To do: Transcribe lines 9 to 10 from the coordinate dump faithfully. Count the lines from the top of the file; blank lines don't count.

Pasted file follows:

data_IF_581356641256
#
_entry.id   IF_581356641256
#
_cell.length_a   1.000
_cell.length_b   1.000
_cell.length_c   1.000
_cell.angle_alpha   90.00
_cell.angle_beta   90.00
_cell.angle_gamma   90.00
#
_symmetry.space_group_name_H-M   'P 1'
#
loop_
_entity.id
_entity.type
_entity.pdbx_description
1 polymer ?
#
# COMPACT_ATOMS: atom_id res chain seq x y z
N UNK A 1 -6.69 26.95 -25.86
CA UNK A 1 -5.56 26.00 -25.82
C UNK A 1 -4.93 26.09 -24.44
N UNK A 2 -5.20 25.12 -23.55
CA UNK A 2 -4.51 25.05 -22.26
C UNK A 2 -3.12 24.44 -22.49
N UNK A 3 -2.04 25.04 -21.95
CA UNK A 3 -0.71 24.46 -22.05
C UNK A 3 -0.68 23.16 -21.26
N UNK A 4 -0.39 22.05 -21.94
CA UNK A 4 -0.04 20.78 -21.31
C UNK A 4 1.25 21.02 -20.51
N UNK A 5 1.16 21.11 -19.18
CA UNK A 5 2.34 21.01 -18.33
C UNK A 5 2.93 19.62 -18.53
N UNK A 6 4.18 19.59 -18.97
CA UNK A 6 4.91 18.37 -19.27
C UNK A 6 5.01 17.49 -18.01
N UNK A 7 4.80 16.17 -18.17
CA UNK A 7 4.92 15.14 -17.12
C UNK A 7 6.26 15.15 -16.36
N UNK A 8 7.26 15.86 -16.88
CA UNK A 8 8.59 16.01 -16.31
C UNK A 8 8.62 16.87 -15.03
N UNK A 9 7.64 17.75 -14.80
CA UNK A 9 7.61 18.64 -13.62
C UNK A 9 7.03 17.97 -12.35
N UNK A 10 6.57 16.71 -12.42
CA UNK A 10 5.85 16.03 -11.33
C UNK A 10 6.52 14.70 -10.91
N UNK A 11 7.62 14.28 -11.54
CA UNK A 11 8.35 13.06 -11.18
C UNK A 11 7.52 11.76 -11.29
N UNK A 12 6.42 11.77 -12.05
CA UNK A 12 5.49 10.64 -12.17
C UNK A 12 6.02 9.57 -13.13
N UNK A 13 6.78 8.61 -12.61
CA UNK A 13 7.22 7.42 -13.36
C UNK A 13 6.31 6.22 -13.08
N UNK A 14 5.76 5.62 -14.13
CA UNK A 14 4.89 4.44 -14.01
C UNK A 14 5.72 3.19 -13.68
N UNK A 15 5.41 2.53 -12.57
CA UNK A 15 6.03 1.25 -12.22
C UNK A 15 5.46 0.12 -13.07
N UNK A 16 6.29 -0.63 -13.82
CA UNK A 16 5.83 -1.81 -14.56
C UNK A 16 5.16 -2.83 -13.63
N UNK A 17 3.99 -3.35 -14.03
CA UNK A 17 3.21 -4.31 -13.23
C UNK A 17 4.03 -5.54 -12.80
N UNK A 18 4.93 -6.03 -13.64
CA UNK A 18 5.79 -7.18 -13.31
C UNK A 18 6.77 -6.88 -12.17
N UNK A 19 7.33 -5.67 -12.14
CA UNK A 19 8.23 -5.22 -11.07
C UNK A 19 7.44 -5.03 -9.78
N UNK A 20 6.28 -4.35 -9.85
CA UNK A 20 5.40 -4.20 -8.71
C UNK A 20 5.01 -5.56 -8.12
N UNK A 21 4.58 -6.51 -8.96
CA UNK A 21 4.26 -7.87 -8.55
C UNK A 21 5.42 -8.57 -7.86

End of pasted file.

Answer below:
_cell.angle_beta   90.00
_cell.angle_gamma   90.00